Explicating Beowulf

Explicating Beowulf

? Explicating Beowulf ENG/306 Explicating Beowulf Beowulf is an epic poem that has been relayed through the many years of storytelling. Beowulf is epic because of the love and heroism in the poem. Beowulf is a true hero and the poem expresses that. The focus of this paper is to explain and support the interpretation of the poem along with the relationship between the form and content of the poem and the expectations of Beowulf and how it should be in the medieval century and the context of society. Relationship between Form and Content

Beowulf is by far one of the most epic poems. This poem is long. Not a lot of poems are long most of the time they are short. But the writer of Beowulf had intentions for it to be long and well written. The poem was written in Old English and known to be one of the longest remaining European poems. The story focuses on Beowulf’s youthful venture into Denmark defeating Grendel because The King of Danes asked him to. The second portion narrates the later life of Beowulf which includes the fight with a Dragon.

The poem may have been composed somewhere in England and other authors are not sure of how many authors wrote the poem. The poem was estimated to be written around the date of the characters death around 521 AD and 1026 AD which is when the supposed manuscript was written. The poem was written in the Anglo-Saxon period. The beginning of the poem gives the reader an attempt to get the overview of the poem. (Slade, 2003). Interpretation Beowulf has a variety of different interpretations.

The poem has preconceived with the idea of style, point of view, and metre. There have been misinterpretations and misconceptions of the narrative. (Fr. Klaeber, 1905) The poems main focus is how much of a hero Beowulf really is. He is the perfect hero. As you read the poem Beowulf is always being described as a youthful warrior who becomes a hero in three different scenarios. One was fighting Grendel, destroying the dragon and has conflict with Grendel’s mother. Beowulf in the end is a heroic hero and a reliable king.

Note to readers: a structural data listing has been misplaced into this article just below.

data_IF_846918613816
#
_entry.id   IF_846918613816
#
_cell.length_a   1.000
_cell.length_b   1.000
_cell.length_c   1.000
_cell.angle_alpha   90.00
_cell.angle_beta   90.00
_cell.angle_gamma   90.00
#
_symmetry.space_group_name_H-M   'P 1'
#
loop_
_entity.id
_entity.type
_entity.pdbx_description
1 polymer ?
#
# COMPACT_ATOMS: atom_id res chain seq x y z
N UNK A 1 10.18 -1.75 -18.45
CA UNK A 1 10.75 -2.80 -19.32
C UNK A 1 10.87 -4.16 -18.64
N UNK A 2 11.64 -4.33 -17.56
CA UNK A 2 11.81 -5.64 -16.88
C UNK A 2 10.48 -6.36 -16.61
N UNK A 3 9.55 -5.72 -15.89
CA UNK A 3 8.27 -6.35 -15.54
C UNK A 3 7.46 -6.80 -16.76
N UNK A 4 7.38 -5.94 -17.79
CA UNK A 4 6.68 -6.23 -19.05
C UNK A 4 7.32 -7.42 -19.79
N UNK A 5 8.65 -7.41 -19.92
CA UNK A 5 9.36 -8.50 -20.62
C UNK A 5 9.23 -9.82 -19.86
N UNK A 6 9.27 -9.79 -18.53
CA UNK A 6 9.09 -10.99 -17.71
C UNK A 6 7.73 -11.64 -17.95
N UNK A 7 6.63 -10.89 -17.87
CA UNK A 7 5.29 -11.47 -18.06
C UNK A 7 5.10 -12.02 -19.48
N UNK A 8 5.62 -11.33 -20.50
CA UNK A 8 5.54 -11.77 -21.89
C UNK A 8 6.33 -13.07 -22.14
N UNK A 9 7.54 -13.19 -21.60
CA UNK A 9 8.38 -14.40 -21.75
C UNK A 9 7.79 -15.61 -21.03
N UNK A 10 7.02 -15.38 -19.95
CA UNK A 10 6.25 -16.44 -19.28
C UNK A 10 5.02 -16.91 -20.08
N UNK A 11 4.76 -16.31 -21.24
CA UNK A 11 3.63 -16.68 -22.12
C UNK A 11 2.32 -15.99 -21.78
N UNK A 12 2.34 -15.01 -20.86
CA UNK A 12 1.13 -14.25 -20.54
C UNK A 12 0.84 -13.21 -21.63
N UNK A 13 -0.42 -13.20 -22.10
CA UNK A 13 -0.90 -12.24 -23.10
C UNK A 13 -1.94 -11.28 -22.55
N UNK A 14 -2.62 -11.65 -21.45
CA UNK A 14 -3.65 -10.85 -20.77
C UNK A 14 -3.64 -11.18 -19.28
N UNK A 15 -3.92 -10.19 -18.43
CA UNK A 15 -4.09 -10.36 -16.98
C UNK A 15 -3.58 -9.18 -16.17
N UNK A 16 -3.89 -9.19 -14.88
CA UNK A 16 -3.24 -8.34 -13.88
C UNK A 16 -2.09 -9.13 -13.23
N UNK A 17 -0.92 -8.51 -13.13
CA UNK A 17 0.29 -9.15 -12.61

According to Ferguson (2005), “Epic is a long narrative poem, frequently extending to several “books” (sections of several hundred lines, on a great and serious subject” (Ferguson, 2005, Versification p. 2027). Beowulf defines being Epic. It is a long poem that narrates his life of how Beowulf became a hero. Beowulf uses alliteration in the poem According to Ferguson (2005), “Alliteration is the repetition of speech sounds, vowels, or more usually consonants in a sequence. The Old English metrical system has been occasionally revived in more recent times as for Heaney’s translation of Beowulf (p. )” (Ferguson, 2005, Versification p. 2029) Expectations of Beowulf and how it should be in the Medieval Century in Society Beowulf felt the need for a challenge the love he had and the things he did made him a hero. He had strength, courage, and abilities to make him a heroic hero. Beowulf is considered a Nordic Hero. (Hammett, n. d. ). Hammett expresses (n. d. ), “The epic of Beowulf is largely dedicated to scenes of war, and the plot represents well an early emphasis on combat and the supernatural.

The legend depicts a kingdom under siege in which the offensive party is not man or nation but beast. Beowulf kills the monster Grendel, and keeps the creature’s arm as a symbol of victory. The warrior fights the monster force again when Grendel’s mother tries to avenge her son’s death. Finally, after a life of fame and renown, Beowulf is killed while trying to slay a dragon, and he is laid to rest upon a hero’s funeral pyre by the sea” (The Men About Town: The Characterization and Socialization of the Medieval Hero).

In the end Beowulf is an epic poem that can be read over and over again. Beowulf is the perfect example of the perfect hero. Beowulf has strength, courage, and the ability to be there for his kingdom. Beowulf follows a narrative that tells his heroic journey that made him the hero of his Nordic culture. Beowulf defines being epic and is such a great poem that it can still be read today and still can live on in all cultures. References Ferguson, M. , Salter, M. J. , & Stallworthy, J. (Eds. ). (2005).

The Norton anthology of poetry (5th ed. ). New York, NY: W. W. Norton & Company Fr. Klaeber Modern Philology Vol. 3, No. 2 (Oct. , 1905), pp. 235-265 Published by: The University of Chicago Press Stable URL: http://www. jstor. org/stable/432516 Hammett, S. L. (n. d. ). The Men About Town: The Characterization and Socialization of the Medieval Hero. Retrieved from http://history. hanover. edu/hhr/hhr4-4. html Slade, B. (2003). Beowulf on Steorarume. Retrieved from http://www. heorot. dk/beowulf-vorwort. html